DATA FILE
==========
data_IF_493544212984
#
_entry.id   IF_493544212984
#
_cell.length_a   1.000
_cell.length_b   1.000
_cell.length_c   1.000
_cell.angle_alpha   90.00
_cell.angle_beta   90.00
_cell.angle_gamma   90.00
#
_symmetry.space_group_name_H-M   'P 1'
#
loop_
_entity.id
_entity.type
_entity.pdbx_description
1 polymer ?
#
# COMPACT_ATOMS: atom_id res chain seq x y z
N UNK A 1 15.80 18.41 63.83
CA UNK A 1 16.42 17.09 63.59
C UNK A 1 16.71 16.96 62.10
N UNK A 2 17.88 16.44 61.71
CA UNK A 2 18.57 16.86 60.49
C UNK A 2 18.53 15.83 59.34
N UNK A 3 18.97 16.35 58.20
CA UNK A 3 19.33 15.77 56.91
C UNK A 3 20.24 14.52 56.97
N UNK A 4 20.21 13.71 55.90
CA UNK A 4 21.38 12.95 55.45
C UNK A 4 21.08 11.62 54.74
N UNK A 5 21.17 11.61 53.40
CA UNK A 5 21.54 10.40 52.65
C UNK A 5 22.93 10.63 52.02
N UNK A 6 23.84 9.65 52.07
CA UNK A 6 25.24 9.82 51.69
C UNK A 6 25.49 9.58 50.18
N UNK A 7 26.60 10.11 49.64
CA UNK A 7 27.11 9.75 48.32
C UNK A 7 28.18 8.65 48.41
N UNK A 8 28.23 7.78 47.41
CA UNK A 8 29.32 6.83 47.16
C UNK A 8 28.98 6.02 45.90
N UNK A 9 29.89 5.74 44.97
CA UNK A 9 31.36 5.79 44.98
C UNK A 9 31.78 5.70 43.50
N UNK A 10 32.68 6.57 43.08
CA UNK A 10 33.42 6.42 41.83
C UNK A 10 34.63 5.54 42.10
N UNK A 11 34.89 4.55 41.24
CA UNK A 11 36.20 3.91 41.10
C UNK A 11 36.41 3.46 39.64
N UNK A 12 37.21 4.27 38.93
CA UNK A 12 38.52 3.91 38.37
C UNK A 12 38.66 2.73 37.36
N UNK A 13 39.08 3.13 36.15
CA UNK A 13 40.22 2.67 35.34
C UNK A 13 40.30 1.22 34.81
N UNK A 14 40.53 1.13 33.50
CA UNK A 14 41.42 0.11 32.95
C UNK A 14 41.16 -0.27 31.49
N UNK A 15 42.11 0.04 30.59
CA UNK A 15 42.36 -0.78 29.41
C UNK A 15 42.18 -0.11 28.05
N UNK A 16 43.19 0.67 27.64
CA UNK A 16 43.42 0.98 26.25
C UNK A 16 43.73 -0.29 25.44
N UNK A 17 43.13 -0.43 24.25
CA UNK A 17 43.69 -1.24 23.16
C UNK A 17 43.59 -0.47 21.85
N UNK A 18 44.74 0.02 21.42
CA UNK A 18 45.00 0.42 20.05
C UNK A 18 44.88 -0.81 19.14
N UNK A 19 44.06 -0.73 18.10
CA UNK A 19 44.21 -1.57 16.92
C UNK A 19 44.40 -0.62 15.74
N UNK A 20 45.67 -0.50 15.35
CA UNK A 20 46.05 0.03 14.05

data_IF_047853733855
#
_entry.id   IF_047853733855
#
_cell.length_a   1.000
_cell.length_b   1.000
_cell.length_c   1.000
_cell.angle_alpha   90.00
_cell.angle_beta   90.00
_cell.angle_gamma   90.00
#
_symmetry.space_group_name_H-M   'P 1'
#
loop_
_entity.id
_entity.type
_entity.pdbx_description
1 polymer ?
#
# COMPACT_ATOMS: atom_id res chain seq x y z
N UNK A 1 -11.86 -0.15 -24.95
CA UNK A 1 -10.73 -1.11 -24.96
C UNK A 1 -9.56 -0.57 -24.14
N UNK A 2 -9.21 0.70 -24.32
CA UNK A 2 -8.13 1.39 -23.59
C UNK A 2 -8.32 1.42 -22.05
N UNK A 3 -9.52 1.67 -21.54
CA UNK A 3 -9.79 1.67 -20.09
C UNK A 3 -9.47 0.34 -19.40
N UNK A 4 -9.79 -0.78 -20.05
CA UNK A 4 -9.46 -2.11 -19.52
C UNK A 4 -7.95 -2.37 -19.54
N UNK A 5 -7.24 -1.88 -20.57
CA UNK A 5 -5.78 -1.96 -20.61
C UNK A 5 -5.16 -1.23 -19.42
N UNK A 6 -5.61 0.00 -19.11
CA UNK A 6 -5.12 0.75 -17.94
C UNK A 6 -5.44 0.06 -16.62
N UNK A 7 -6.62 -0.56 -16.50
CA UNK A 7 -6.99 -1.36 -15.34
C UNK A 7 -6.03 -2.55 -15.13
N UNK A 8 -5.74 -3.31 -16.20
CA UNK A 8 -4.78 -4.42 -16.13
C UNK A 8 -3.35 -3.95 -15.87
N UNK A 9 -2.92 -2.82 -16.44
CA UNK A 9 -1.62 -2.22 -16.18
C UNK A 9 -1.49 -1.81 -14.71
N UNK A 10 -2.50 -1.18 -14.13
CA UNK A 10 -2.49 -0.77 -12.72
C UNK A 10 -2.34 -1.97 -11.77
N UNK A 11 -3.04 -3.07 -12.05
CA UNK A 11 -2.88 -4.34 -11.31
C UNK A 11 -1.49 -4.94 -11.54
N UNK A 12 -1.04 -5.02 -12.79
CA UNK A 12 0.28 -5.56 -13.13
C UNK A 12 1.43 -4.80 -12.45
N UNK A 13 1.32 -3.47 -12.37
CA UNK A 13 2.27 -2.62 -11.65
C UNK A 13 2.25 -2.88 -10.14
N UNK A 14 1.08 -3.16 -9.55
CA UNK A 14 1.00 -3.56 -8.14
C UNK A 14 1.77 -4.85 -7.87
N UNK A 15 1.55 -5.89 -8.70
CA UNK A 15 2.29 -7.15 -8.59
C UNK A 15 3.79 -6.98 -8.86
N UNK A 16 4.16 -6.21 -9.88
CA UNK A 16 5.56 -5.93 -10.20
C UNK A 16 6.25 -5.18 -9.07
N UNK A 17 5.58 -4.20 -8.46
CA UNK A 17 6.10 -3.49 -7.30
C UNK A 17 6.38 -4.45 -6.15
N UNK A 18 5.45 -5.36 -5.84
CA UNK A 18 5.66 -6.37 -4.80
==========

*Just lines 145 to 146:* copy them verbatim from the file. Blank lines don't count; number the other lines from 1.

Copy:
N UNK A 16 4.16 -6.21 -9.88
CA UNK A 16 5.56 -5.93 -10.20